I pulled this guy out the other day to make a little bit of progress and ended up basically finishing construction. All that’s left is the cut levers (which I’m waiting on because they are so tiny), cleanup some of the excess glue, paint, and finding a load and doing the chains. I also got the photo box out and was doing some photo practice and managed to get a couple good shots that highlight some of the detail (and some of the sloppy gluing) when you zoom in.
A while back I said I’d do a quick video walk through of the layout with the track done but never got around to it until today! (Sorry for the shaky cam footage)
Despite not having yet finished my scratch built flat car (which is due to waiting for better weather for airbrushing) I’ve been itching to take another stab at it. To take some of my learnings from round one and improve on it both in better detail and better operations potential (i.e. jamming more weight into it). I’m also at the moment looking at the possibility of scratch building most of the structures on my shelf layout so some good tools will be helpful.
One of my problems was that I didn’t have precision measuring devices that would go to 50ft let alone beyond that. My first scratch built car was 55ft 6in, the next one I’m working on is going to be 53ft 6in because I have a specific prototype in mind but still much to long for my model railroading scale ruler. (side note why oh why did they not start it at the end, it has caught me out too many times)
Shinwa 300mm steel ruler, beam for 53’6″ flat car, and model railroading scale ruler
My digital caliper and all my modeling rulers so far have been too short so I end up with measuring part, marking and measuring from the mark. I decided I wanted to do better and got a Shinwa 300mm steel ruler from Amazon.My American readers may be wondering what’s wrong with me but I’ve found millimeters are easier to work with when converting down. One thing I didn’t expect was pleasantly surprised about is the heft of the thing, it doesn’t look like much but has a substantial feel too it which is probably in part because it’s wider and at least twice as thick as the picture scale ruler.
I’ll be honest, the idea of me getting excited about the heft of a ruler does make me feel a little old…
Another area I tended to have trouble with was cutting the beams in large part because they are so thick but also because I had a hard time keeping a rule lined up for the angled part. To that end I ordered a scriber (which unfortunately is backordered at the moment) and this nifty General Tools 17 Square Head Protractor also available on Amazon.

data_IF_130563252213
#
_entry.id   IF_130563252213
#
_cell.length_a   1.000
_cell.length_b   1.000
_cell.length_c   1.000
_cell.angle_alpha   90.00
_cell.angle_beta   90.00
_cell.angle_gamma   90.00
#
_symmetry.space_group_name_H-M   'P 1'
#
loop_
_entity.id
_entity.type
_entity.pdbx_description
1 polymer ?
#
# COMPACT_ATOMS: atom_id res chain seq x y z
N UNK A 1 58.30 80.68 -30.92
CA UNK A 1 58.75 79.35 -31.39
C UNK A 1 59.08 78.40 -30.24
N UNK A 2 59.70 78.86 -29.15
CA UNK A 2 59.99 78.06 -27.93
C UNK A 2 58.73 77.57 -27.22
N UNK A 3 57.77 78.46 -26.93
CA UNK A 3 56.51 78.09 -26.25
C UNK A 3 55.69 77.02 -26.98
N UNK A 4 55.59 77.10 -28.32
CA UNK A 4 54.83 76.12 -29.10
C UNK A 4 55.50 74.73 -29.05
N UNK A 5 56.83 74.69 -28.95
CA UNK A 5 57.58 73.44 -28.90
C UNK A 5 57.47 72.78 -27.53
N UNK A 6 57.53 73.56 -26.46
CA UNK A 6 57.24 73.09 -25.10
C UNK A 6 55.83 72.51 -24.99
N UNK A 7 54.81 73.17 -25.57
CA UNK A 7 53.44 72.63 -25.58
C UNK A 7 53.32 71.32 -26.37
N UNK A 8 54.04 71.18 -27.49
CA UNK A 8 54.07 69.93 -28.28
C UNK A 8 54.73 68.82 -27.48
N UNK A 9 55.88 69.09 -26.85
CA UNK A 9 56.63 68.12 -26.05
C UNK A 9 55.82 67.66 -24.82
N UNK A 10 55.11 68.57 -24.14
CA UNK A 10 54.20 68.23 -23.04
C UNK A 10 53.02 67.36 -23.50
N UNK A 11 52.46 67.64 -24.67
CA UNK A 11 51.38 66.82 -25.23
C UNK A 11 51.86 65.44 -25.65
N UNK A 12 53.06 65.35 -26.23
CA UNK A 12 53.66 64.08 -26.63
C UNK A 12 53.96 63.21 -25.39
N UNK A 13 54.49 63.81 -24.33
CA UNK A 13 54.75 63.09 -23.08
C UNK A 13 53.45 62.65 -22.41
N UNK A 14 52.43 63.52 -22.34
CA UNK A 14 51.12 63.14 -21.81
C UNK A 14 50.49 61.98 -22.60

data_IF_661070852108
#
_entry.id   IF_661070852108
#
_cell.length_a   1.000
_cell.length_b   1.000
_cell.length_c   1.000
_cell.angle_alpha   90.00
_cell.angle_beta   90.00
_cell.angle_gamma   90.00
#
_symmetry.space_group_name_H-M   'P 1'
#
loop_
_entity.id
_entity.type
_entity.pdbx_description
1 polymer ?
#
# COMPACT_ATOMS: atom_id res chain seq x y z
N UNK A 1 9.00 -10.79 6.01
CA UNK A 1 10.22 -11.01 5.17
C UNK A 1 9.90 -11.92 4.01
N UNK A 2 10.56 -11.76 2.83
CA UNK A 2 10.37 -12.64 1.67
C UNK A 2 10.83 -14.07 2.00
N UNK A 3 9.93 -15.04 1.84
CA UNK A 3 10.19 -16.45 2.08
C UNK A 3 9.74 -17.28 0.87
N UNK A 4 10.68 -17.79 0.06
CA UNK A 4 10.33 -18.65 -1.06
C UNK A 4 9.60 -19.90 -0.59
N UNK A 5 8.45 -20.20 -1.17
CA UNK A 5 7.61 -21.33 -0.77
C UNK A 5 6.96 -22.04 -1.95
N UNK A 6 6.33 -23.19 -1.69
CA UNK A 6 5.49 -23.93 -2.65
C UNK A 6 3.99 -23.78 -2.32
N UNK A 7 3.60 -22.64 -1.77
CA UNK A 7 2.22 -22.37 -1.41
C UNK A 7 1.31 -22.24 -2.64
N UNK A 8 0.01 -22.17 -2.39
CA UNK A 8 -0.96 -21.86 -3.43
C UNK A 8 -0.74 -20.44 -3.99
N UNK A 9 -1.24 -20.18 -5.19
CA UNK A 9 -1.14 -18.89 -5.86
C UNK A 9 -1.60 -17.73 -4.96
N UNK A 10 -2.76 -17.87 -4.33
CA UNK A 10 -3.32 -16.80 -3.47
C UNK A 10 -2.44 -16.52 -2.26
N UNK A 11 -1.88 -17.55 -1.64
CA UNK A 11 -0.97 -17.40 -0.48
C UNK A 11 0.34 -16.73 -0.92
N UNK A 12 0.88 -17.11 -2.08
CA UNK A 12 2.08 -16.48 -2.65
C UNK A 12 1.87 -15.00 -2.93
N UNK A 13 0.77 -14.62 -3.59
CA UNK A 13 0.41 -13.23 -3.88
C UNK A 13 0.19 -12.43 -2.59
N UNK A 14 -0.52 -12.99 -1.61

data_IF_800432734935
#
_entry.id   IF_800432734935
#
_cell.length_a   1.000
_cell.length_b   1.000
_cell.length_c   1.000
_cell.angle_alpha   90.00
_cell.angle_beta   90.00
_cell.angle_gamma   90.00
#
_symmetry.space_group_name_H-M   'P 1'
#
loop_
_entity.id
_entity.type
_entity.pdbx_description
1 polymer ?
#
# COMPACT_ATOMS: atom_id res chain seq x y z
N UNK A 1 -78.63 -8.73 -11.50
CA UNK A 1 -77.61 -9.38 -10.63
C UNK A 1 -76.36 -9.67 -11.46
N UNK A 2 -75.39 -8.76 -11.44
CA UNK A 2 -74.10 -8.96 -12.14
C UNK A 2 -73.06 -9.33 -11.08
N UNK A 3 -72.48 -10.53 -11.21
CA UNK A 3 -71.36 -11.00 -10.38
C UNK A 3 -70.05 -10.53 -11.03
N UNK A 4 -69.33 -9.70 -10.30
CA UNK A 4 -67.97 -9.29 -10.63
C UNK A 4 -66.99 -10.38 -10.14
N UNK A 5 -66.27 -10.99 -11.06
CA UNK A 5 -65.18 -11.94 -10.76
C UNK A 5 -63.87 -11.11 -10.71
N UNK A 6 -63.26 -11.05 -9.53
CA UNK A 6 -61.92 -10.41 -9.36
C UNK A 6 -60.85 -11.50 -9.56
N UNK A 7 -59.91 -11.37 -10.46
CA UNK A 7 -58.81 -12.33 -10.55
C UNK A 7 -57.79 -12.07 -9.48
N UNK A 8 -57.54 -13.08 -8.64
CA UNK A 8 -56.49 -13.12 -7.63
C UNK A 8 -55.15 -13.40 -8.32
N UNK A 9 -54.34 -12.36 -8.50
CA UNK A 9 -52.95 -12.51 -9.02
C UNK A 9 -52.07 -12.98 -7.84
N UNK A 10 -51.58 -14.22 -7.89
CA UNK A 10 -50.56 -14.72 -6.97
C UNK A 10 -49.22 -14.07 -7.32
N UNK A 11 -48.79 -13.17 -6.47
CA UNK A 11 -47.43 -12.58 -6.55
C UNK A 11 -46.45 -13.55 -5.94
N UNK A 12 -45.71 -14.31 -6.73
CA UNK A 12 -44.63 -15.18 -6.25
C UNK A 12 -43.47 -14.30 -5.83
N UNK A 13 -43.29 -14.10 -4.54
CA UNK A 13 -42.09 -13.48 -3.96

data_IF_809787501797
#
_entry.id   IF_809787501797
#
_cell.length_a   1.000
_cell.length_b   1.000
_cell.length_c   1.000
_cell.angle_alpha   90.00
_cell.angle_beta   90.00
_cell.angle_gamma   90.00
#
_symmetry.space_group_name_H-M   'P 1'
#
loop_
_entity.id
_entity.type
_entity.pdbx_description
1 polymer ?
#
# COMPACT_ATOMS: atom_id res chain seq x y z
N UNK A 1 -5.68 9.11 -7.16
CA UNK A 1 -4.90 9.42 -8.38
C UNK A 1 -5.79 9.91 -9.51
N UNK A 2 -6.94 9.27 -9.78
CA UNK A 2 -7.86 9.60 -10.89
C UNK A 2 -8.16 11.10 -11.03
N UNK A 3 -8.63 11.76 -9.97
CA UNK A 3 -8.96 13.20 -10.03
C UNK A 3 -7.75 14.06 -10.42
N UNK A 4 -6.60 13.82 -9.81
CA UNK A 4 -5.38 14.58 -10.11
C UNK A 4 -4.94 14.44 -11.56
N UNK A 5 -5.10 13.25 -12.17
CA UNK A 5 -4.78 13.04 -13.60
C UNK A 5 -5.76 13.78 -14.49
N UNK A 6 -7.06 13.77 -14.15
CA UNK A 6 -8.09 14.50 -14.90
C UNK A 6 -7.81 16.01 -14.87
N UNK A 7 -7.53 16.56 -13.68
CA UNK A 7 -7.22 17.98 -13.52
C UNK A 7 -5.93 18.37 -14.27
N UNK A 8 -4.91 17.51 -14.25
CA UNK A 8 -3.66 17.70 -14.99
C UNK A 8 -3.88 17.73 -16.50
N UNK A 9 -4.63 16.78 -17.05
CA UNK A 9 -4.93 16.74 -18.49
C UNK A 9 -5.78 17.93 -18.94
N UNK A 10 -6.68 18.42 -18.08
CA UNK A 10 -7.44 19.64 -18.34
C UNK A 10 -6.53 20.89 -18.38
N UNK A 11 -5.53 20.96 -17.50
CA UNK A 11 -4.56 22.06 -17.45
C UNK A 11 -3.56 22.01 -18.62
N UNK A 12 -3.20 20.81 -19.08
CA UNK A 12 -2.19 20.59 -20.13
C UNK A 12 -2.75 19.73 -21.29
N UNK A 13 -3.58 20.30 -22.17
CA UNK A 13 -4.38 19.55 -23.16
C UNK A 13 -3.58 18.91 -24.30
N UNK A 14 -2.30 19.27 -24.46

My hope here is that I’ll be able to use this to reliably reproduce the correct angle as I’m doing my initial scribe to cut the beams. If not I should still be able to make good use of it on larger wood working projects.
I’ve also got a nibbler on it’s way that should be interesting if for no other reason than it’s name… and Trevor Marshall’s post on using one last year has had it on my tool radar for a while.
As I expected I didn’t really get a whole lot done in January, I did get the layout wired and it all seems to be working. I also made some good progress on the speeder shed diorama track but just haven’t had time to get back to it yet.
So what’s up for February? I’m expecting it’ll be another slower month (you know, since it’s so short…)
- Finish Speeder Shed track
- Figure out shelf layout operations
- Finish DODX flat car construction
- Upgrade SW1 drive shafts
Earlier this week I got the last of the feeders hooked up which meant track and wiring was done. Then I was cleaning things up with the intent of doing a layout tour video and had a point break free of the throw bar. No biggie, grab the soldering iron and reattach it easy peasy. While I’m at it I think I should figure out why cars always derail through the last turnout I installed, should be easy…
The above picture is after I removed all the spikes and wood ties, unsoldered the feeders, unsoldered the throw bar, and it from the layout, filed down the stock rail and started re-installation.
For interested parties the problem was I had not filed enough out of the stock rail on the straight piece so the gauge was just a tiny bit too tight when the wheels first hit the points. The front truck of a car would roll through but without fail the second one would hop the points. This was a turnout I built a couple years ago when I had borrowed a fast tracks fixture from a friend. I made a couple extra left and rights until I had used up the last of my supplies while I had the jig so this one never got tested.